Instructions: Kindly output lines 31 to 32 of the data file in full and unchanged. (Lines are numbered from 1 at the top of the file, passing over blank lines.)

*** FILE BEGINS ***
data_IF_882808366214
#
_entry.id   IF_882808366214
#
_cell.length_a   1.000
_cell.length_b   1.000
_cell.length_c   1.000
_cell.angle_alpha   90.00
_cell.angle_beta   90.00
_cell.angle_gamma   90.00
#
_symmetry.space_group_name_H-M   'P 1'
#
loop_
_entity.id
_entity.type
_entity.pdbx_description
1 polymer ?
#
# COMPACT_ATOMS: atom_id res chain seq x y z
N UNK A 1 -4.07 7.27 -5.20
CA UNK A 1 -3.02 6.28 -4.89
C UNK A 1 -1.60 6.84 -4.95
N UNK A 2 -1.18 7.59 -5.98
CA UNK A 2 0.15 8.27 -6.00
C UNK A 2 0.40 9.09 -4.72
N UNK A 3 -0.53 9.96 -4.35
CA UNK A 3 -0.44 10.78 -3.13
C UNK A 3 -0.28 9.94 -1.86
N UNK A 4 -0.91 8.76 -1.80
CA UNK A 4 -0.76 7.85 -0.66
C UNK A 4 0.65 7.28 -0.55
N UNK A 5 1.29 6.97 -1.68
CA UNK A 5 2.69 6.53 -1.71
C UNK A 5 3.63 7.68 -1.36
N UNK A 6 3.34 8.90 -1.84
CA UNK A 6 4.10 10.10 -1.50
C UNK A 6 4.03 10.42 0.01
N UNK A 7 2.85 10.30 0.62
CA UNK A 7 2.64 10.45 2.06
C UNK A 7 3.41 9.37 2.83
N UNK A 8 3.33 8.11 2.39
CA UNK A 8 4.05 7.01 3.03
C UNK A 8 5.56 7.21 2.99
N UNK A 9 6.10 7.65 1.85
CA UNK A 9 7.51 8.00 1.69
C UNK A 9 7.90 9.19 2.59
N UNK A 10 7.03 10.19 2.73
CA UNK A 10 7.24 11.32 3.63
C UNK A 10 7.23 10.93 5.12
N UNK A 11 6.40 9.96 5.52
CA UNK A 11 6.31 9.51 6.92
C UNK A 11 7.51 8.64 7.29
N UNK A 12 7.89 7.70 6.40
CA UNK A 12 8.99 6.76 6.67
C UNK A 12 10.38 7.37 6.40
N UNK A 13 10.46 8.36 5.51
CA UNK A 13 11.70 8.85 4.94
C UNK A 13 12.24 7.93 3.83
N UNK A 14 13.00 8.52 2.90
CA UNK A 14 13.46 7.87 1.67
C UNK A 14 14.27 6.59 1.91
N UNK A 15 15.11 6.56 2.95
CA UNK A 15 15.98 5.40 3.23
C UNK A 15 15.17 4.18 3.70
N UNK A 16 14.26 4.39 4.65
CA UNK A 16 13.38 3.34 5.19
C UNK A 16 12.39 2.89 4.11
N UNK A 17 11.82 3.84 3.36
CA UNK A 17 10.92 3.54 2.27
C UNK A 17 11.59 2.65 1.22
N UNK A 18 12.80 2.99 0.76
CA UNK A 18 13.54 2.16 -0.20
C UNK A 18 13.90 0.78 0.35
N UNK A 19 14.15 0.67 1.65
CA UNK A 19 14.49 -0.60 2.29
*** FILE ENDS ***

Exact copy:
CA UNK A 4 -0.76 7.85 -0.66
C UNK A 4 0.65 7.28 -0.55